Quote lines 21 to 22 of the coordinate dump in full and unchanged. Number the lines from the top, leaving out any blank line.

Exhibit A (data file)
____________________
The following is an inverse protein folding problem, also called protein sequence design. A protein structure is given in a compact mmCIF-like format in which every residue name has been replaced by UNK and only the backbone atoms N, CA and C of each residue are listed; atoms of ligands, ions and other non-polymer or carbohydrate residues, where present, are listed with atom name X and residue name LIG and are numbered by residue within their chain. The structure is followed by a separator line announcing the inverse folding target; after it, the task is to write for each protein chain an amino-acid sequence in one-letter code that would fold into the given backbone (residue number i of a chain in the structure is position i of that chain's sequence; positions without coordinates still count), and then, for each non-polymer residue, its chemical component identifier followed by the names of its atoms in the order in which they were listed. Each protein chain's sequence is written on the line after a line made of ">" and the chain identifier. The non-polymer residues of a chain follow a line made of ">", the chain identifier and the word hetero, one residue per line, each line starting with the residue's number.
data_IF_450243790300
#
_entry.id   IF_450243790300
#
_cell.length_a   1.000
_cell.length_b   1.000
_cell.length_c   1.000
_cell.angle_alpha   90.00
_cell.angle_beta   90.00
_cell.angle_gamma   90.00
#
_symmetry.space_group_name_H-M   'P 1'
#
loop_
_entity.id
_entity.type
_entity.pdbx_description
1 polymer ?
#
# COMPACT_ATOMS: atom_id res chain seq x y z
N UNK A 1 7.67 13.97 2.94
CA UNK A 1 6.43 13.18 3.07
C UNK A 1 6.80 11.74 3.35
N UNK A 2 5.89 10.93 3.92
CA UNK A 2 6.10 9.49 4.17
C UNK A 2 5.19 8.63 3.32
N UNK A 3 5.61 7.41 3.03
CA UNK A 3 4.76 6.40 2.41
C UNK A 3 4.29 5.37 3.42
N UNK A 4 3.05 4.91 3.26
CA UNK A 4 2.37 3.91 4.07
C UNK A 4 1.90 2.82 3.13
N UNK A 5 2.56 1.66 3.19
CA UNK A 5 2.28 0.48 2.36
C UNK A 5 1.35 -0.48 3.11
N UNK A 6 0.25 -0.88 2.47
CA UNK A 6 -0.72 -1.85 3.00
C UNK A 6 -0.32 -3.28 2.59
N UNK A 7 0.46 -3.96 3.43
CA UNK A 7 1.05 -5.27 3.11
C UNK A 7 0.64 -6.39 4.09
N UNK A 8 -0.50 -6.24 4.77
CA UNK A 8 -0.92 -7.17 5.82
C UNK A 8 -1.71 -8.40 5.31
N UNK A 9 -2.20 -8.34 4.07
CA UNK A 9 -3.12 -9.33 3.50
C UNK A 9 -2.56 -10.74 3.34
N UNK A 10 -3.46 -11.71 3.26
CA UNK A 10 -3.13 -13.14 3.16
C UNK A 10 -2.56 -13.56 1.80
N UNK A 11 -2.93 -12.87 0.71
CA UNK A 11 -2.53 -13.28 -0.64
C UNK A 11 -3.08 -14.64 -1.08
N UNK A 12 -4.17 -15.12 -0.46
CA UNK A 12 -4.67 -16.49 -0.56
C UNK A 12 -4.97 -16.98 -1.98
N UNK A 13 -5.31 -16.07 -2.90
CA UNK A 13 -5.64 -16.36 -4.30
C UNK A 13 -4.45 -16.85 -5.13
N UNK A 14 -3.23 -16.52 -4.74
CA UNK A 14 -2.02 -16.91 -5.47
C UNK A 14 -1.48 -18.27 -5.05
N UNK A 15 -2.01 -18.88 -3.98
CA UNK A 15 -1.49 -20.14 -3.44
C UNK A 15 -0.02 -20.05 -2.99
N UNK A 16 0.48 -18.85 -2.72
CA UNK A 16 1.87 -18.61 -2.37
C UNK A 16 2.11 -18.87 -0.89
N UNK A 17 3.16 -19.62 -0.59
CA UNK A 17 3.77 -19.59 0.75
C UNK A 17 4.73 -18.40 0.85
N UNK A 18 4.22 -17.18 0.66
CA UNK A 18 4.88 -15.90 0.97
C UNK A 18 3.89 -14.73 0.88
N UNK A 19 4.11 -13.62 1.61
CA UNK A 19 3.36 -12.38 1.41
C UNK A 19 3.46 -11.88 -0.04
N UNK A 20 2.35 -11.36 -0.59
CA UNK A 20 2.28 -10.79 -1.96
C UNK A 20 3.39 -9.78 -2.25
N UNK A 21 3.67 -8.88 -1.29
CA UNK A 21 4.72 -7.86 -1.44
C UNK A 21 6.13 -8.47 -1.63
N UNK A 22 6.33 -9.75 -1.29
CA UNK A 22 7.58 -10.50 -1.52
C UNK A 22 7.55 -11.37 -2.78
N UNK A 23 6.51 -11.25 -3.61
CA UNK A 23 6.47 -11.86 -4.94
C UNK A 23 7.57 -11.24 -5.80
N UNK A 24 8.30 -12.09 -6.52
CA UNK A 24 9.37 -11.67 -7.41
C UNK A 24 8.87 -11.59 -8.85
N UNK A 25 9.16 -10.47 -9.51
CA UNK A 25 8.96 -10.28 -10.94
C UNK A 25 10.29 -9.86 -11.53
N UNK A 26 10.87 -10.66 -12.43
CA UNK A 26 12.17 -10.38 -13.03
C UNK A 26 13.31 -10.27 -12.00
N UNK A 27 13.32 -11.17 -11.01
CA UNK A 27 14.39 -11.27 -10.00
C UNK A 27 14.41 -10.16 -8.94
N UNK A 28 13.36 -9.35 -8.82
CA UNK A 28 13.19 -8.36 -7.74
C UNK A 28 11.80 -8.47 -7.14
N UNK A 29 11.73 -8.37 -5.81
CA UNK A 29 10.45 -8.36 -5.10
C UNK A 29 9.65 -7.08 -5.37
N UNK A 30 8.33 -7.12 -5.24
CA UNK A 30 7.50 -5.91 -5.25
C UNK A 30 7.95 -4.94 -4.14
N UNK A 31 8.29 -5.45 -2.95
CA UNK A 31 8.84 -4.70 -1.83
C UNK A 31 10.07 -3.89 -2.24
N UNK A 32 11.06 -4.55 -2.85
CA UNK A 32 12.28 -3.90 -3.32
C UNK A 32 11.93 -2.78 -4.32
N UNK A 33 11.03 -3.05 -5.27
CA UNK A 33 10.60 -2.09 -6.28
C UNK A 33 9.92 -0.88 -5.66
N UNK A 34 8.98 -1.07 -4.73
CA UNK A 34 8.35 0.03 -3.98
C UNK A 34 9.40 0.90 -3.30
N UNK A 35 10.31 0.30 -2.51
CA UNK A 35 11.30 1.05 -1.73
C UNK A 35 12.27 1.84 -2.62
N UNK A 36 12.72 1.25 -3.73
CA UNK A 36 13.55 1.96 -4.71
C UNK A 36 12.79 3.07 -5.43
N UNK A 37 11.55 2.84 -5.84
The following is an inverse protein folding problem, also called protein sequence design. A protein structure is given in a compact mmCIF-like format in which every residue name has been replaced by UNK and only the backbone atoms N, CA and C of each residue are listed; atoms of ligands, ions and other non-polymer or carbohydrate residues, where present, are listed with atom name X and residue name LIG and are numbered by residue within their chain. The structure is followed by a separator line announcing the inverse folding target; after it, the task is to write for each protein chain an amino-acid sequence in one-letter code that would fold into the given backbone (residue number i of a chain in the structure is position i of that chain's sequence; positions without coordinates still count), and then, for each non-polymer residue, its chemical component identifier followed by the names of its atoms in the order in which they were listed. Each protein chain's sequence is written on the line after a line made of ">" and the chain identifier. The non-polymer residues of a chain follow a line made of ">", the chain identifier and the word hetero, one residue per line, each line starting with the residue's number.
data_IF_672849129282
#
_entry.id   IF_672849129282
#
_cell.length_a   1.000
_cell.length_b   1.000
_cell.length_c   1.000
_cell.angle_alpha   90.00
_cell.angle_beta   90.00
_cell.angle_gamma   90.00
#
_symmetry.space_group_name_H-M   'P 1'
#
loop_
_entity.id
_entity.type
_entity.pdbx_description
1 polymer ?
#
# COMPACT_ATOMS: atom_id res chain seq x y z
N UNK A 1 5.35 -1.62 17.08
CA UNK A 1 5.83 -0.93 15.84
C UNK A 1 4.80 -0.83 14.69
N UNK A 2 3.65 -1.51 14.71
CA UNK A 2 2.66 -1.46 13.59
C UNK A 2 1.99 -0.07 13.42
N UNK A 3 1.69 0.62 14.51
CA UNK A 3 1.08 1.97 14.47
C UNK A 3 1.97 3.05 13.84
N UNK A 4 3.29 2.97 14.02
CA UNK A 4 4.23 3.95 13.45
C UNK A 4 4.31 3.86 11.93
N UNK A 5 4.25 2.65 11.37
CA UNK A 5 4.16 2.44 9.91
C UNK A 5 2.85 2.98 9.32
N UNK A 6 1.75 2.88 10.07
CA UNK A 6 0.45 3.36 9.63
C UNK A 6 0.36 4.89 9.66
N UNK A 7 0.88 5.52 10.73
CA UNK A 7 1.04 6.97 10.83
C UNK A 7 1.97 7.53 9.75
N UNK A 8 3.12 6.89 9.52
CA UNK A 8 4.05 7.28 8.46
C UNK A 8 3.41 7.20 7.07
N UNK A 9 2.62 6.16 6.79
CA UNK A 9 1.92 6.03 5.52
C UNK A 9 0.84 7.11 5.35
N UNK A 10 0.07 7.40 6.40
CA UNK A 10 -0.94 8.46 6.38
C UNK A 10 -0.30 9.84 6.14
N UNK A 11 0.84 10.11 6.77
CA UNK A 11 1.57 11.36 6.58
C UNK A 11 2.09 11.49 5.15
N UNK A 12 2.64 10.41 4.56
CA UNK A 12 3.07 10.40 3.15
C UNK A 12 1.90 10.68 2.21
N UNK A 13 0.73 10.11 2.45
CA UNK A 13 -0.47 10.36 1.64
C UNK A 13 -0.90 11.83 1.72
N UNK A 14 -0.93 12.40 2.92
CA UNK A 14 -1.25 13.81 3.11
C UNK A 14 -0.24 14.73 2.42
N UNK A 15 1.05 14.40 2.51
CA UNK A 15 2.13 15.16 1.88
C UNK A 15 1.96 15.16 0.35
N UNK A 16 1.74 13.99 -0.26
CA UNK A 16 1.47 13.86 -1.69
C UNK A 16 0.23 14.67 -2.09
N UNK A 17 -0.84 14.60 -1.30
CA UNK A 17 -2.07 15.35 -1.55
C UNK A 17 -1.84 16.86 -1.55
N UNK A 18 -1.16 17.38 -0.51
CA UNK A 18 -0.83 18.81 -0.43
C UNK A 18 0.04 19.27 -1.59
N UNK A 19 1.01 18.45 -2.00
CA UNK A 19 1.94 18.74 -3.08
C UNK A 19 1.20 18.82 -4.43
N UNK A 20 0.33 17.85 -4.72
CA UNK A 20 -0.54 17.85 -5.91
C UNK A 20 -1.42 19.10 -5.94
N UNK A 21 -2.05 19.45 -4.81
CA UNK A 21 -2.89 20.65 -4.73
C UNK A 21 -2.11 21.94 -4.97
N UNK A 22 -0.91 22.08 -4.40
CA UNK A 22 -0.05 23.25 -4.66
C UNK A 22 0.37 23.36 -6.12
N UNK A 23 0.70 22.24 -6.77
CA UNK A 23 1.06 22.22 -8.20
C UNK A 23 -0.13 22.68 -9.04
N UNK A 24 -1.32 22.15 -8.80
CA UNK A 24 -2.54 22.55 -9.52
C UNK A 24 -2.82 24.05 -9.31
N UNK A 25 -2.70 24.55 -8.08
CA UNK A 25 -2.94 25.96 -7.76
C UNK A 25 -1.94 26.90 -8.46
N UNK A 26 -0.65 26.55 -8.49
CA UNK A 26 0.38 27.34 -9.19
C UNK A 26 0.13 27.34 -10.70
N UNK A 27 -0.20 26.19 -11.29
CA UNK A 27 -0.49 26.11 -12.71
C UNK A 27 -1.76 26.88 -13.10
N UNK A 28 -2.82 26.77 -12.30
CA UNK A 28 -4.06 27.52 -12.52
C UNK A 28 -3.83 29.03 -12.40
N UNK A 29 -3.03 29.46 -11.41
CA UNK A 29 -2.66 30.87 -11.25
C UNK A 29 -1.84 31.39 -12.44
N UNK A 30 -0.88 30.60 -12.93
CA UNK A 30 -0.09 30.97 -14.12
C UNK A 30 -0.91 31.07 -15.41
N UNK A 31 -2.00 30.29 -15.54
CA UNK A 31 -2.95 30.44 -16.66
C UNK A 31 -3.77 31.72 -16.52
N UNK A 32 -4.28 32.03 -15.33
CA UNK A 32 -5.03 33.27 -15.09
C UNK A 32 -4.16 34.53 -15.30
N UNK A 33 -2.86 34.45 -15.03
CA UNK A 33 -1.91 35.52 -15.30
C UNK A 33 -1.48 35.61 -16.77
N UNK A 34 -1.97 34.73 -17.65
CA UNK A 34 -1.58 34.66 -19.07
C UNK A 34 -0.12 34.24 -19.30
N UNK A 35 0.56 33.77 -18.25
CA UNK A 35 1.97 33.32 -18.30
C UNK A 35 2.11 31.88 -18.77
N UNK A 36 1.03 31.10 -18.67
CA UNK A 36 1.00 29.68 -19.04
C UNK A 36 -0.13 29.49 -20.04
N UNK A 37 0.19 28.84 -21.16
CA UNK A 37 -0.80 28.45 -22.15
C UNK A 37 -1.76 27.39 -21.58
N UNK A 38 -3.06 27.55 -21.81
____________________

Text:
# COMPACT_ATOMS: atom_id res chain seq x y z
N UNK A 1 7.67 13.97 2.94